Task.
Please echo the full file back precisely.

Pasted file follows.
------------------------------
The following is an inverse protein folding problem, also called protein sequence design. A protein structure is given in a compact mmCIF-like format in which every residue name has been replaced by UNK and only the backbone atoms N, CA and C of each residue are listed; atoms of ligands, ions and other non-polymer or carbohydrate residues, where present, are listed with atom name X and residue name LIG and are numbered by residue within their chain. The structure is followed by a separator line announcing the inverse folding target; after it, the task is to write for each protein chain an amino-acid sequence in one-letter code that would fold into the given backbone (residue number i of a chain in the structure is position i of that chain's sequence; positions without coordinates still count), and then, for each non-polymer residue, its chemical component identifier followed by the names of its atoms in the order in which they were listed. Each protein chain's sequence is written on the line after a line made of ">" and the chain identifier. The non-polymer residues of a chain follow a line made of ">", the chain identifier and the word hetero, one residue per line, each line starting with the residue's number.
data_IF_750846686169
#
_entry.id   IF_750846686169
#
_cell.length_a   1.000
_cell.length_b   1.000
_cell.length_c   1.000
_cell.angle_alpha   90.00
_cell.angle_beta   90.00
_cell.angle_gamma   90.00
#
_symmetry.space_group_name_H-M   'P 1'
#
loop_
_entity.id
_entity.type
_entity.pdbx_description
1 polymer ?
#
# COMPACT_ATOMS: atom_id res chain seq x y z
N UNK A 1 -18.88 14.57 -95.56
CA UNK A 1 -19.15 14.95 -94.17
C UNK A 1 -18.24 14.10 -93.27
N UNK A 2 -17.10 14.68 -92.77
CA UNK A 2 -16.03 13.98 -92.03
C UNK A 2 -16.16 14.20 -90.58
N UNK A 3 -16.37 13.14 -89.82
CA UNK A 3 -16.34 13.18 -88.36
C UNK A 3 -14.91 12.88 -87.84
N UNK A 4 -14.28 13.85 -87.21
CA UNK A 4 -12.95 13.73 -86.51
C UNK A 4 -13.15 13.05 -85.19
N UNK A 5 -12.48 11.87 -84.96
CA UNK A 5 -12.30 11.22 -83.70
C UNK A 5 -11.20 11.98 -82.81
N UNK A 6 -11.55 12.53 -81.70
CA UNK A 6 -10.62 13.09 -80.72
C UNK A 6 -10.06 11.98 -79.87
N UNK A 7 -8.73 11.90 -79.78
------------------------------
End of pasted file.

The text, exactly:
The following is an inverse protein folding problem, also called protein sequence design. A protein structure is given in a compact mmCIF-like format in which every residue name has been replaced by UNK and only the backbone atoms N, CA and C of each residue are listed; atoms of ligands, ions and other non-polymer or carbohydrate residues, where present, are listed with atom name X and residue name LIG and are numbered by residue within their chain. The structure is followed by a separator line announcing the inverse folding target; after it, the task is to write for each protein chain an amino-acid sequence in one-letter code that would fold into the given backbone (residue number i of a chain in the structure is position i of that chain's sequence; positions without coordinates still count), and then, for each non-polymer residue, its chemical component identifier followed by the names of its atoms in the order in which they were listed. Each protein chain's sequence is written on the line after a line made of ">" and the chain identifier. The non-polymer residues of a chain follow a line made of ">", the chain identifier and the word hetero, one residue per line, each line starting with the residue's number.
data_IF_750846686169
#
_entry.id   IF_750846686169
#
_cell.length_a   1.000
_cell.length_b   1.000
_cell.length_c   1.000
_cell.angle_alpha   90.00
_cell.angle_beta   90.00
_cell.angle_gamma   90.00
#
_symmetry.space_group_name_H-M   'P 1'
#
loop_
_entity.id
_entity.type
_entity.pdbx_description
1 polymer ?
#
# COMPACT_ATOMS: atom_id res chain seq x y z
N UNK A 1 -18.88 14.57 -95.56
CA UNK A 1 -19.15 14.95 -94.17
C UNK A 1 -18.24 14.10 -93.27
N UNK A 2 -17.10 14.68 -92.77
CA UNK A 2 -16.03 13.98 -92.03
C UNK A 2 -16.16 14.20 -90.58
N UNK A 3 -16.37 13.14 -89.82
CA UNK A 3 -16.34 13.18 -88.36
C UNK A 3 -14.91 12.88 -87.84
N UNK A 4 -14.28 13.85 -87.21
CA UNK A 4 -12.95 13.73 -86.51
C UNK A 4 -13.15 13.05 -85.19
N UNK A 5 -12.48 11.87 -84.96
CA UNK A 5 -12.30 11.22 -83.70
C UNK A 5 -11.20 11.98 -82.81
N UNK A 6 -11.55 12.53 -81.70
CA UNK A 6 -10.62 13.09 -80.72
C UNK A 6 -10.06 11.98 -79.87
N UNK A 7 -8.73 11.90 -79.78